1. Images that serve as links should have alternative text appropriate for them because links are bookmarks and might appear in a table of contents. For example, either Editors Canada or Editors Canada Home might, depending on the context, be appropriate for an Editors Canada logo that is also used as a link to the home page.
  2. Decorative photos and other purely aesthetic images get null alternative text because no words would be suitable in place of them. For example, an Editors Canada logo used as an end marker might be considered decorative. Null alternative text means you specify alternative text but leave it completely blank; this is not the same as not specifying alternative text, which would cause screen readers to read out the image’s file name.
  3. Images containing words that contribute to the meaning of the text should include those words in its alternative text; otherwise, what’s read out loud by the screen reader won’t make sense to readers who can’t see the image. For example, the alternative text for an image containing a paragraph of text should ideally be made into an actual paragraph, unless it’s impractical or pointless to do so.
  4. In cases where alternative text should describe the image, approach with caution. Many people assume this means explaining what they see in the image, but this is seldom helpful. For example, the alternative text for a graph should ideally describe what the graph is depicting; descriptions like “A graph” neither make sense nor are considered equal opportunity.

Note: Since alternative texts are also important for search engine optimization, it is surprising they are not mentioned in ECE, section 13.1.6.

Always use correct heading tags

Be sure you use proper heading tags for titles; this is required by HTML standards old and new, and, as mentioned above, headings might appear in a table of contents.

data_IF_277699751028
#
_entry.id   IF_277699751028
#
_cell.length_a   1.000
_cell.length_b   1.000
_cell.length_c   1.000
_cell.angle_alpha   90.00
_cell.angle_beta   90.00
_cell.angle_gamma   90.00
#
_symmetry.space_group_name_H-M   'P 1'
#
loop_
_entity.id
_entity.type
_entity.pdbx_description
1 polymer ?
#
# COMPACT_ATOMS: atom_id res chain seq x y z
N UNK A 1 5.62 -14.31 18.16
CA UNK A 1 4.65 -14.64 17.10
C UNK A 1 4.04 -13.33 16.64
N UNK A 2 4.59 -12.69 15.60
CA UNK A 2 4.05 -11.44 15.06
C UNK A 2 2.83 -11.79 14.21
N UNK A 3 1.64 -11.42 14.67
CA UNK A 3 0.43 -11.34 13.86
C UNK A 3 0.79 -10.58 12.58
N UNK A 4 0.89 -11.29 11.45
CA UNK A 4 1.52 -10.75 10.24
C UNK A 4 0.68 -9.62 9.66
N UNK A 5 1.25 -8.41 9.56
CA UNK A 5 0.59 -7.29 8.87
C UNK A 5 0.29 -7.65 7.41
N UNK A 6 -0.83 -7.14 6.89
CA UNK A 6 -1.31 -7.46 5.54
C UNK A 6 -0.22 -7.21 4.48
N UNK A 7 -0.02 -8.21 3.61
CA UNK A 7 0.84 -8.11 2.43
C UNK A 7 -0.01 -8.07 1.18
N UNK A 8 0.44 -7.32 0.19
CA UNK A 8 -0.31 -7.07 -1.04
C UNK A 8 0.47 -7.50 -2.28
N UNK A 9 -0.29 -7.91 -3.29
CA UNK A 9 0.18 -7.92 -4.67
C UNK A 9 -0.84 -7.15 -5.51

HTML provides six heading levels, from h1 through h6. The usual advice you will hear is that h1 should be used for the page title, h2 for “A” heads, h3 for “B” heads, and so on, and you should never skip a level. While this is correct, HTML5 allows for other possibilities (that is, through HTML5 sectioning elements). However, because screen reader technology does not currently support sectioning the HTML5 way, it’s best to stick to the old method.

The visual aspect of headings is, of course, still important, but this belongs to the CSS and not to HTML markup.

Use words instead of web addresses

Some accessibility “tips” masquerade as “rules” for editing online content. For example, ECE, section, says to “never use a URL as link text.” I wouldn’t say “never,” but remember that screen readers are text-to-speech systems, so most URLs would be confusing to hear spoken out loud by a computer. Out of respect for people who use screen readers, avoid using actual web address as link text unless the context demands it: use words instead, as this blog post does.

Always insert spaces around dashes

Another of these “tips” that masquerade as “rules” is ECE, section “always place a space on either side of an em dash.” Many, if not all, screen readers can’t distinguish hyphens from dashes, treating all spaced hyphens or dashes as dashes and un-spaced hyphens or dashes as hyphens. They might also not interpret thin or zero-width spaces correctly, so it’s safer to use regular spaces. Therefore, always place a space on either side of an em dash. However, you can still preserve the traditional typeset look and maintain web accessibility by asking the web developer to use the CSS to style these spaces out.

Further reading

Anyone who wants to learn more about WCAG’s four principles and 12 guidelines should read Olga Revilla’s WCAG 2.0 tutorial: Web accessibility made easy. Revilla provides explanations that are easier to understand than the official guide for WCAG.


So, has your editorial work ever involved web accessibility? What specific problems have you run into? Leave a comment below to keep the conversation on web accessibility going.

Ambrose Li is currently a research assistant with the Perceptual Artifacts Lab at OCAD University.

This article was copy edited by Ana Trask.

Leave a reply!

Fill in your details below or click an icon to log in:

WordPress.com Logo

You are commenting using your WordPress.com account. Log Out /  Change )

Twitter picture

You are commenting using your Twitter account. Log Out /  Change )

Facebook photo

You are commenting using your Facebook account. Log Out /  Change )

Connecting to %s

This site uses Akismet to reduce spam. Learn how your comment data is processed.